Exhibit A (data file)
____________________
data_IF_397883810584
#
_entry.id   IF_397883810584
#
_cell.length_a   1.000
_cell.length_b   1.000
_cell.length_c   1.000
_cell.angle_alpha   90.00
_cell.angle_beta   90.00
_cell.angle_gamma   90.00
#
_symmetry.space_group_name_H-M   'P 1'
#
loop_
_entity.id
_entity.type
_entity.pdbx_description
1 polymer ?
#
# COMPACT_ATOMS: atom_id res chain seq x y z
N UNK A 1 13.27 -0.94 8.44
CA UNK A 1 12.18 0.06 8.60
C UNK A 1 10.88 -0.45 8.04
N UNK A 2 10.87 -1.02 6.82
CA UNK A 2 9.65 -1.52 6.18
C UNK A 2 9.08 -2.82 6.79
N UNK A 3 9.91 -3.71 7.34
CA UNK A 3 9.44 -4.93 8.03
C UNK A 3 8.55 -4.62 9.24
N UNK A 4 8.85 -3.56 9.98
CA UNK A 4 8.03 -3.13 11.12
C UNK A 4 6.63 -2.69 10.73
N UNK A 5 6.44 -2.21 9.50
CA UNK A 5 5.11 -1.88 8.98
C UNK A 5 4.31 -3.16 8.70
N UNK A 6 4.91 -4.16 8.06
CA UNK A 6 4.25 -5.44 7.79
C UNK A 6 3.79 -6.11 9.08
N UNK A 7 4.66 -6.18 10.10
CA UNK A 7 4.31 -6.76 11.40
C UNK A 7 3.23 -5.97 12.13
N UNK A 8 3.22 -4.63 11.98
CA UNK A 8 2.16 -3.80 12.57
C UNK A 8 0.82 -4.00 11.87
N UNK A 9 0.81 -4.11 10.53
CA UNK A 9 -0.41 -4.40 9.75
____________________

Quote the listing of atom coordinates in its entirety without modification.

data_IF_397883810584
#
_entry.id   IF_397883810584
#
_cell.length_a   1.000
_cell.length_b   1.000
_cell.length_c   1.000
_cell.angle_alpha   90.00
_cell.angle_beta   90.00
_cell.angle_gamma   90.00
#
_symmetry.space_group_name_H-M   'P 1'
#
loop_
_entity.id
_entity.type
_entity.pdbx_description
1 polymer ?
#
# COMPACT_ATOMS: atom_id res chain seq x y z
N UNK A 1 13.27 -0.94 8.44
CA UNK A 1 12.18 0.06 8.60
C UNK A 1 10.88 -0.45 8.04
N UNK A 2 10.87 -1.02 6.82
CA UNK A 2 9.65 -1.52 6.18
C UNK A 2 9.08 -2.82 6.79
N UNK A 3 9.91 -3.71 7.34
CA UNK A 3 9.44 -4.93 8.03
C UNK A 3 8.55 -4.62 9.24
N UNK A 4 8.85 -3.56 9.98
CA UNK A 4 8.03 -3.13 11.12
C UNK A 4 6.63 -2.69 10.73
N UNK A 5 6.44 -2.21 9.50
CA UNK A 5 5.11 -1.88 8.98
C UNK A 5 4.31 -3.16 8.70
N UNK A 6 4.91 -4.16 8.06
CA UNK A 6 4.25 -5.44 7.79
C UNK A 6 3.79 -6.11 9.08
N UNK A 7 4.66 -6.18 10.10
CA UNK A 7 4.31 -6.76 11.40
C UNK A 7 3.23 -5.97 12.13
N UNK A 8 3.22 -4.63 11.98
CA UNK A 8 2.16 -3.80 12.57
C UNK A 8 0.82 -4.00 11.87
N UNK A 9 0.81 -4.11 10.53
CA UNK A 9 -0.41 -4.40 9.75